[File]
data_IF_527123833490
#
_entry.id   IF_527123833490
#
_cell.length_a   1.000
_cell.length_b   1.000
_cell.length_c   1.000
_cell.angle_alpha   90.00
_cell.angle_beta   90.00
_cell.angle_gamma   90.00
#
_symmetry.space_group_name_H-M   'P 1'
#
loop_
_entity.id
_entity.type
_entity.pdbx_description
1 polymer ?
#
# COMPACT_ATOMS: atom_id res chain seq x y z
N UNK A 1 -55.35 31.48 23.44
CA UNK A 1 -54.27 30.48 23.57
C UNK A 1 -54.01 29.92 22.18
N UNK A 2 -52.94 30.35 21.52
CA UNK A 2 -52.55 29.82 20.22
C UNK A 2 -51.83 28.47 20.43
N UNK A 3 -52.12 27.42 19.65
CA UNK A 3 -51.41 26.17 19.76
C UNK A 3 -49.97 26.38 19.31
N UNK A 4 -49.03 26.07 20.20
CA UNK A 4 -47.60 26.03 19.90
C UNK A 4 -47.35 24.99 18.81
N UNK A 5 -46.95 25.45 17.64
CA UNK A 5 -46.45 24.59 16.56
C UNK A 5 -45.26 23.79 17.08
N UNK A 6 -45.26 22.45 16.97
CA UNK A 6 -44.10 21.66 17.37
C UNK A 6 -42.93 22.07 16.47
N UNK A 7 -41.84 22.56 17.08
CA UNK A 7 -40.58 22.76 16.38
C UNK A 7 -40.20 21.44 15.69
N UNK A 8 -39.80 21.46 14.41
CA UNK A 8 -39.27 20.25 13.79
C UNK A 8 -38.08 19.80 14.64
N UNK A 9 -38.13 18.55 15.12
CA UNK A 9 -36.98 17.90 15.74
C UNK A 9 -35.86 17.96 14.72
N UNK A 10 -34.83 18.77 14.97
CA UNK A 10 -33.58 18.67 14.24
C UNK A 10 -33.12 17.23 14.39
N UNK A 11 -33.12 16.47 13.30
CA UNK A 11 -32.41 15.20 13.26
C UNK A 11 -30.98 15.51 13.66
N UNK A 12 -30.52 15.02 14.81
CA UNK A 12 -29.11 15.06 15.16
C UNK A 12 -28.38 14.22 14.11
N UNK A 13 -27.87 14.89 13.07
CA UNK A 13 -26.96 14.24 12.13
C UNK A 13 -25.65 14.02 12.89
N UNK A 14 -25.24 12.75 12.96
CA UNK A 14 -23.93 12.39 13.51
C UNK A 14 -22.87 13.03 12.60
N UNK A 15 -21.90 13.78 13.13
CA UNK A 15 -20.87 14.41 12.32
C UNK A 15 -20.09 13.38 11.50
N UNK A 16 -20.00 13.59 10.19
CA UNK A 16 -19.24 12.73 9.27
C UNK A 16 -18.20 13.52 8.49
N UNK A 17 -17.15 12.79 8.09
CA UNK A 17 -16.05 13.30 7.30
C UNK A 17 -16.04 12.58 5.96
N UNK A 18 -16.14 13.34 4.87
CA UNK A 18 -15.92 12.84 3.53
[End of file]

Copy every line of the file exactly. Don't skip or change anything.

data_IF_527123833490
#
_entry.id   IF_527123833490
#
_cell.length_a   1.000
_cell.length_b   1.000
_cell.length_c   1.000
_cell.angle_alpha   90.00
_cell.angle_beta   90.00
_cell.angle_gamma   90.00
#
_symmetry.space_group_name_H-M   'P 1'
#
loop_
_entity.id
_entity.type
_entity.pdbx_description
1 polymer ?
#
# COMPACT_ATOMS: atom_id res chain seq x y z
N UNK A 1 -55.35 31.48 23.44
CA UNK A 1 -54.27 30.48 23.57
C UNK A 1 -54.01 29.92 22.18
N UNK A 2 -52.94 30.35 21.52
CA UNK A 2 -52.55 29.82 20.22
C UNK A 2 -51.83 28.47 20.43
N UNK A 3 -52.12 27.42 19.65
CA UNK A 3 -51.41 26.17 19.76
C UNK A 3 -49.97 26.38 19.31
N UNK A 4 -49.03 26.07 20.20
CA UNK A 4 -47.60 26.03 19.90
C UNK A 4 -47.35 24.99 18.81
N UNK A 5 -46.95 25.45 17.64
CA UNK A 5 -46.45 24.59 16.56
C UNK A 5 -45.26 23.79 17.08
N UNK A 6 -45.26 22.45 16.97
CA UNK A 6 -44.10 21.66 17.37
C UNK A 6 -42.93 22.07 16.47
N UNK A 7 -41.84 22.56 17.08
CA UNK A 7 -40.58 22.76 16.38
C UNK A 7 -40.20 21.44 15.69
N UNK A 8 -39.80 21.46 14.41
CA UNK A 8 -39.27 20.25 13.79
C UNK A 8 -38.08 19.80 14.64
N UNK A 9 -38.13 18.55 15.12
CA UNK A 9 -36.98 17.90 15.74
C UNK A 9 -35.86 17.96 14.72
N UNK A 10 -34.83 18.77 14.97
CA UNK A 10 -33.58 18.67 14.24
C UNK A 10 -33.12 17.23 14.39
N UNK A 11 -33.12 16.47 13.30
CA UNK A 11 -32.41 15.20 13.26
C UNK A 11 -30.98 15.51 13.66
N UNK A 12 -30.52 15.02 14.81
CA UNK A 12 -29.11 15.06 15.16
C UNK A 12 -28.38 14.22 14.11
N UNK A 13 -27.87 14.89 13.07
CA UNK A 13 -26.96 14.24 12.13
C UNK A 13 -25.65 14.02 12.89
N UNK A 14 -25.24 12.75 12.96
CA UNK A 14 -23.93 12.39 13.51
C UNK A 14 -22.87 13.03 12.60
N UNK A 15 -21.90 13.78 13.13
CA UNK A 15 -20.87 14.41 12.32
C UNK A 15 -20.09 13.38 11.50
N UNK A 16 -20.00 13.59 10.19
CA UNK A 16 -19.24 12.73 9.27
C UNK A 16 -18.20 13.52 8.49
N UNK A 17 -17.15 12.79 8.09
CA UNK A 17 -16.05 13.30 7.30
C UNK A 17 -16.04 12.58 5.96
N UNK A 18 -16.14 13.34 4.87
CA UNK A 18 -15.92 12.84 3.53